Staunton, July 17 – The working assumption of most analyses of Russian political life is that living under Putin will obey his orders and even his intentions until they become so fed up that they explode. That is certainly the case most of the time, but it is not so in all. Instead, some who object to the Kremlin leader’s orders and desires may simply ignore him.
Over time, such a response can be even more corrosive than the direct attacks on his position that most associate with opposition behavior because it highlights the reality that even the powerful Putin regime is not strong enough to insist that its position be followed on all things all the time. And that is not a message that the Kremlin can afford to live with for long.
Two developments in Tatarstan highlight this reality, one having to do with Putin’s insistence that the head of that Middle Volga republic not be called president and the other his clear desire that young people should choose to study Russian rather than their native languages in school.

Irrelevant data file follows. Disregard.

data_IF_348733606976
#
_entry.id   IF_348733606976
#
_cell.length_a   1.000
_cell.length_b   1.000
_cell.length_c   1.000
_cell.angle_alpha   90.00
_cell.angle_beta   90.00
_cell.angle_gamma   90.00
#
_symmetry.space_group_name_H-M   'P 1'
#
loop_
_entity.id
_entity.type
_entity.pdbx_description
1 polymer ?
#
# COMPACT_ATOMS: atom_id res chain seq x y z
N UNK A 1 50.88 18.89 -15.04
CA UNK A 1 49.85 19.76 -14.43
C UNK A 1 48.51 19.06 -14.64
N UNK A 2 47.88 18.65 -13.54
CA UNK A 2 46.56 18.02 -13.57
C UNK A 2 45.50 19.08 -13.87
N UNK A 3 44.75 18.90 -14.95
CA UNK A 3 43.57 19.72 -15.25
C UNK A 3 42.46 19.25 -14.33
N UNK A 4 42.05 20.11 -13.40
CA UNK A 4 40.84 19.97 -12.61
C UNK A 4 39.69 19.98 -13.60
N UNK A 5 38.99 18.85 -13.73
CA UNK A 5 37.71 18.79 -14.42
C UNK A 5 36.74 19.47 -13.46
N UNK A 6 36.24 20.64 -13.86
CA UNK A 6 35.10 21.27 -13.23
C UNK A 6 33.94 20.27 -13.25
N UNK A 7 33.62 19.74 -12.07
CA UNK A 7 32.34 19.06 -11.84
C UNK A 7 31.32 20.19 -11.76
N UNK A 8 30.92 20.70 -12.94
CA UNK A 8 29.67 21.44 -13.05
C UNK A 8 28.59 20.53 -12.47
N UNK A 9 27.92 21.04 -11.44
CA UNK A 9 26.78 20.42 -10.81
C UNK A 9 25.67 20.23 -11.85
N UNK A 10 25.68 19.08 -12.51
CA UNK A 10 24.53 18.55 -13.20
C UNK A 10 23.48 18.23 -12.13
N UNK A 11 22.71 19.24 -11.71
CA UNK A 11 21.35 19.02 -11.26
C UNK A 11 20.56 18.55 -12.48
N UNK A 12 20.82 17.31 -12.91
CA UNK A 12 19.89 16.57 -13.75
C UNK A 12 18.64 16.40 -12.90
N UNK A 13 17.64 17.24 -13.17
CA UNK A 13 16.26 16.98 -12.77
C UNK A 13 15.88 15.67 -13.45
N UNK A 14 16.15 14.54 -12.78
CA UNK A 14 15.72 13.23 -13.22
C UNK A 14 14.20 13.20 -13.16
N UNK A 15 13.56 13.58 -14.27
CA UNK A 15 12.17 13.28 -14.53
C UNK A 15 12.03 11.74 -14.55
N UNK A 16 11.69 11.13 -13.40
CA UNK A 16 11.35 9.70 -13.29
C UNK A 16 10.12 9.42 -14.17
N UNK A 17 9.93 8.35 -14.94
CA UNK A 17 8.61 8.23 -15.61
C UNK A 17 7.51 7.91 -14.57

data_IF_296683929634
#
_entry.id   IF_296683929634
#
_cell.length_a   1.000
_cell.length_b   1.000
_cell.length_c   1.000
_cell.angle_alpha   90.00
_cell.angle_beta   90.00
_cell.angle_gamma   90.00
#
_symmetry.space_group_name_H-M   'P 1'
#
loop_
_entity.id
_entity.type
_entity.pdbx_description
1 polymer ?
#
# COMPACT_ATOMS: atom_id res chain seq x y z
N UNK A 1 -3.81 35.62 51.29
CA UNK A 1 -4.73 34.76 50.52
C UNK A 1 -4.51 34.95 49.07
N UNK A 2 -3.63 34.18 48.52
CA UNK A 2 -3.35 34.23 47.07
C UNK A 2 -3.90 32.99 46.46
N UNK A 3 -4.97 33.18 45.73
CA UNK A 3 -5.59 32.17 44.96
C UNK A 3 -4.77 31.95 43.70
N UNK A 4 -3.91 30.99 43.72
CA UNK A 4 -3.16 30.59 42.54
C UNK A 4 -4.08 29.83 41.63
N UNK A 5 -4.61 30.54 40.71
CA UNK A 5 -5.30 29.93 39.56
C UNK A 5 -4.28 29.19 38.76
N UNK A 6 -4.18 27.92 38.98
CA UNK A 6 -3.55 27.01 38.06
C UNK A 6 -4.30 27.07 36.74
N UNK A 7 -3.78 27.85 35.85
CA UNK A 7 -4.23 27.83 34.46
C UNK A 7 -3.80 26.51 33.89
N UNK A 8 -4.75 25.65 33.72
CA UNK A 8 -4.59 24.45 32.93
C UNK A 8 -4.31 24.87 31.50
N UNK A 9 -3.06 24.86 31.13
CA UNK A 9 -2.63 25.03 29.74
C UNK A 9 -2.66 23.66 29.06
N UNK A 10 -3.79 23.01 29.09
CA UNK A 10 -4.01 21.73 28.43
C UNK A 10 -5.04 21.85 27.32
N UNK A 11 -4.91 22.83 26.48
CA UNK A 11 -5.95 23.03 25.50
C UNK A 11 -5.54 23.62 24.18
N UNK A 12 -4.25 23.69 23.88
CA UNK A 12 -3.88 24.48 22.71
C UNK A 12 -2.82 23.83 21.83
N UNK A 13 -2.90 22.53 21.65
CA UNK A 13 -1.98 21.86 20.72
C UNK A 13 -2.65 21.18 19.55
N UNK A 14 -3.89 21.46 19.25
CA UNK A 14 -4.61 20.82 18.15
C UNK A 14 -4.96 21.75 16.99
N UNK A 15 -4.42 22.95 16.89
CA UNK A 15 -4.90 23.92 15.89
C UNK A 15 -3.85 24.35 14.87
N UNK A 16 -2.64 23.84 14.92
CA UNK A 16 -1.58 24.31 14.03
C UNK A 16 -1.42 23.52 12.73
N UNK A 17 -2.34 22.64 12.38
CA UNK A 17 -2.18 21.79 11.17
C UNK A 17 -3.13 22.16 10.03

In the first, Ramiz Latypov, editor of the Internet portal Intertat.ru, says pointedly that whatever Putin and Moscow do, Tatarstan has a president. “By the constitution of Tatarstan, it is a state with its own attributes, a coat of arms, a flag, a hymn, a State Council and a President” (milliard.tatar/news/dlya-menya-prezident-tatarstana-v-lyubom-slucae-ostaetsya-prezidentom-tatarstana-1880).
Moscow may order people to call the president of Tatarstan the head of a republic, but that doesn’t mean that Tatars must do so. As citizens of Tatarstan, we have a president, Latypov says; and we must continue to call him that regardless of what Putin wants or the government in Moscow decides – and regardless of whether the incumbent goes along or not.
Mintimir Shaymiyev has said he will because “Tatars are a law-abiding nation,” but even he adds that this decision was made against the wishes of his people.
And in the second, the Tatarstan education ministry reports that 63 percent of the pupils in the republic have declared that they want to study Tatar as a native language. Only 33 percent want to study Russian in that way (nazaccent.ru/content/38708-ministr-obrazovaniya-tatarstana-63-shkolnikov-regiona-hotyat-izuchat-tatarskij-yazyk-kak-rodnoj.html
a roadblock he himself created. Because he gave parents and children the right to make a choice, he now faced a decision where in Tatarstan, they have chosen to stay with Tatar rather than go over to Russian.